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Hermann Feiner * 1894
Sievekingplatz 1 Ziviljustizgebäude (Hamburg-Mitte, Neustadt)
FLUCHT IN DEN TOD
further stumbling stones in Sievekingplatz 1 Ziviljustizgebäude:
Heinrich Basch, Paul Blumenthal, Franz Daus, Dr. Hermann Moritz Falk, Richard Hoffmann, Kurt (Curt) Ledien, Lambert Leopold, Wilhelm Prochownick, Alfred Rinteln, Anna Rosenberg, Walter Rudolphi, Leonhard Stein
Dr. Hermann Feiner, born 17 Mar. 1894 in Hamburg, died 5 July 1935 in Königstein/Taunus (suicide)
Hermann Feiner was a lawyer and musician. His father, the pedagogue Josef Feiner, was headmaster of the Anton Rée School in Hamburg in the 1920s (see Feiner, Joseph). His sister Hertha Feiner-Asmus was a teacher. Hermann Feiner attended the Wilhlem Gymnasium in Hamburg, then studied law in Kiel, Munich, and Berlin. He fought in the First World War and was awarded the Iron Cross 2nd Class and the Hanseatic Cross of Hamburg. Feiner was appointed to the bench of the Hamburg District Court in October 1921, and received his doctorate in law in 1924. He and his wife Dorothea, née Frank, had one son, Frank (*8 May 1928). Hermann Feiner was active in the Jewish Community and was closely affiliated with the Reform (Liberal) movement. He was active in the Jewish education system, and was a member (President in 1929-30) of the philanthropic Nehemia Nobel Lodge, which had its headquarters at Hartungstraße 9-11 (today the Kammerspiele theater), along with several other Jewish lodges.
After the Nazis came to power, Hermann Feiner was first transferred from the criminal courts to the civil courts, and then forced to retire on 30 June 1934. He then became the organist and pianist for the Jewish Culture Association. He must have enjoyed some renown as a musician, because his name appears in several anti-Semitic lexicons, always with the aim of denunciation.
He battled with bouts of depression as a result of his professional and social ostracism. On the advice of his doctors he spent some time in the sanatorium at Königstein in the Taunus. It was to no avail – 14 days after he arrived there, on 5 July 1935, he took his life.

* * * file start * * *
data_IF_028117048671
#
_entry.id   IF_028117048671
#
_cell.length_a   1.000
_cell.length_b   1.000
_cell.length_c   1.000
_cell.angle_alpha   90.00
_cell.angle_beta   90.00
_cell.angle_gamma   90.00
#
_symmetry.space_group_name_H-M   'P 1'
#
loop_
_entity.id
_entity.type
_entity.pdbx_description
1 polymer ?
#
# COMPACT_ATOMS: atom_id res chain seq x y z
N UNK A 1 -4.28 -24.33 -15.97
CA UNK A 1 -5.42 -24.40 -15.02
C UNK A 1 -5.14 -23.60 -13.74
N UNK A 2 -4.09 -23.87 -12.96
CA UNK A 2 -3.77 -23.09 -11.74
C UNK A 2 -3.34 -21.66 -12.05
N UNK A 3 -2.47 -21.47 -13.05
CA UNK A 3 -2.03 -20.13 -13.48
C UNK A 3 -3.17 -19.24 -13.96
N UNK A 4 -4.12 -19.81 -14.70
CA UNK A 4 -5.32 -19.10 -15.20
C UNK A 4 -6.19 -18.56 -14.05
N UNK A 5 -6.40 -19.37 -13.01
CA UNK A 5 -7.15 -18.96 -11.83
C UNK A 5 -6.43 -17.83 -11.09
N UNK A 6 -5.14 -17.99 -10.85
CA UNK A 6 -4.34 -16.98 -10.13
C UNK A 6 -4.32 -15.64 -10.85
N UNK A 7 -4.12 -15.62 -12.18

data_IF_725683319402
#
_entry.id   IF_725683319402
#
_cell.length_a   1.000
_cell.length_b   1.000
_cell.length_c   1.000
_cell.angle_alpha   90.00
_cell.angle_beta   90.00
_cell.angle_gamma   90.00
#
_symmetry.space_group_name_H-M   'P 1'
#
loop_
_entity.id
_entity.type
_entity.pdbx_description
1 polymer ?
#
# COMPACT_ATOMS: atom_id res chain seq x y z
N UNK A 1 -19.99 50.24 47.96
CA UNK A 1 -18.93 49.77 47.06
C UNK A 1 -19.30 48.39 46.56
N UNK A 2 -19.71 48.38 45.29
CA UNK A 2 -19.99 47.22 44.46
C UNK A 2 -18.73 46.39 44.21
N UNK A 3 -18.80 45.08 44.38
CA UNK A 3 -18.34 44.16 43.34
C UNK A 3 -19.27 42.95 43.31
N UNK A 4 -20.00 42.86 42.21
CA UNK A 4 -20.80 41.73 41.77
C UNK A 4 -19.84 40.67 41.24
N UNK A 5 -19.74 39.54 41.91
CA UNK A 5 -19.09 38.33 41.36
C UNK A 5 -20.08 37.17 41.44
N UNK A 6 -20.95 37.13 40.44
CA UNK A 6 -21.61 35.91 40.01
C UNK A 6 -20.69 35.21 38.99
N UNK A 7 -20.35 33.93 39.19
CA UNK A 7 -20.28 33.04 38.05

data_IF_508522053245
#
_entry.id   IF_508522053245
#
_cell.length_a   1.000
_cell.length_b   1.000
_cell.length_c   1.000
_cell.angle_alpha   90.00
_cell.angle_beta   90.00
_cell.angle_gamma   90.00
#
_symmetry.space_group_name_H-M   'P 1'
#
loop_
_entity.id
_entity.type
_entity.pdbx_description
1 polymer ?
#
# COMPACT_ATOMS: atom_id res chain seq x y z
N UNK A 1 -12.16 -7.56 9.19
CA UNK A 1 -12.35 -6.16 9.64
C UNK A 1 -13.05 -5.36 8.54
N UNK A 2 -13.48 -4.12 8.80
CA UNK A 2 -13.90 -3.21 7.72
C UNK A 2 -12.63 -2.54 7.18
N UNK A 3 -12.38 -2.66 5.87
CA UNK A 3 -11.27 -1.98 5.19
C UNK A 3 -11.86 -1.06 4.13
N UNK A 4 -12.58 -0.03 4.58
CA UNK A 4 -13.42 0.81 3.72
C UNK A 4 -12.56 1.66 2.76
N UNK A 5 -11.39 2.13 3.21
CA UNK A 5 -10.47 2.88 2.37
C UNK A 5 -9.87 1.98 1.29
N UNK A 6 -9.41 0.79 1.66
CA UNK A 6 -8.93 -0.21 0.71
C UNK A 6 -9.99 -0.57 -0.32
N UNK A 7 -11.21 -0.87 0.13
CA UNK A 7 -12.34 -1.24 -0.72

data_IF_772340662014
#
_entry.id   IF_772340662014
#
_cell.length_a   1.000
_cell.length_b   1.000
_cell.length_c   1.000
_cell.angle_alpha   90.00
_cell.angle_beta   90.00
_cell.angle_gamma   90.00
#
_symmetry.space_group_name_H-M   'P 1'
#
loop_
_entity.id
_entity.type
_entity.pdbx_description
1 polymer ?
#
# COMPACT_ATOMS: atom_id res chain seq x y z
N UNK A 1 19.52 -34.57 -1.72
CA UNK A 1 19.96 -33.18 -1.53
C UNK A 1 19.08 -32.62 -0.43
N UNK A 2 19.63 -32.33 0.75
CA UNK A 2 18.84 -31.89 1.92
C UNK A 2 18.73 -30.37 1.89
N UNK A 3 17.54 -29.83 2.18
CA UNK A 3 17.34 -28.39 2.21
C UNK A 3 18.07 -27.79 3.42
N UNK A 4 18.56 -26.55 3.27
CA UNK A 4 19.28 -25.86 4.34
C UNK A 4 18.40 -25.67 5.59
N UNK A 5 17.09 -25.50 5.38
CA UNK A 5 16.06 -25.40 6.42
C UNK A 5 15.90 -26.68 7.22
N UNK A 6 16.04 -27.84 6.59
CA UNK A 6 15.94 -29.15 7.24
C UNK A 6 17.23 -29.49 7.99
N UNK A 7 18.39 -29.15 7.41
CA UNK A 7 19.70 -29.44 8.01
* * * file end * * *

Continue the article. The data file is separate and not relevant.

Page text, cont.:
His widow and son emigrated to the US in November 1938.
A Stolperstein at Sievekingplatz 1 in front of the civil courts building memorializes Dr. Hermann Feiner’s service as a judge.
Translator: Amy Lee
Kindly supported by the Hermann Reemtsma Stiftung, Hamburg.
© Ulrike Sparr
Quellen: 1; 4; AfW 170394; Heiko Morisse, in www.hagalil.com/archiv/2006/07/stolpersteine.htm (eingesehen 5.11.2006); www1.uni-hamburg.de/rz3a035/hartungstrasse.html (eingesehen 5.11.2006); Hans Brückner u. Christa Maria Rock, Judentum und Musik – mit einem ABC jüdischer und nichtarischer Musikbeflissener, München 1938 (antisemitische Publikation); Jens Kohrs, Musik und Musiker des Jüdischen Kulturbundes Hamburg, Magisterarbeit Univ. Hamburg 1991, S. 27; Ina Lorenz, Die Juden in Hamburg zur Zeit der Weimarer Republik, Eine Dokumentation (2 Bde.) Hamburg 1987, S. 236; Theo Stengel u. Herbert Gerigk, Lexikon der Juden in der Musik, Berlin 1941, S. 485 (antisemitische Publikation).
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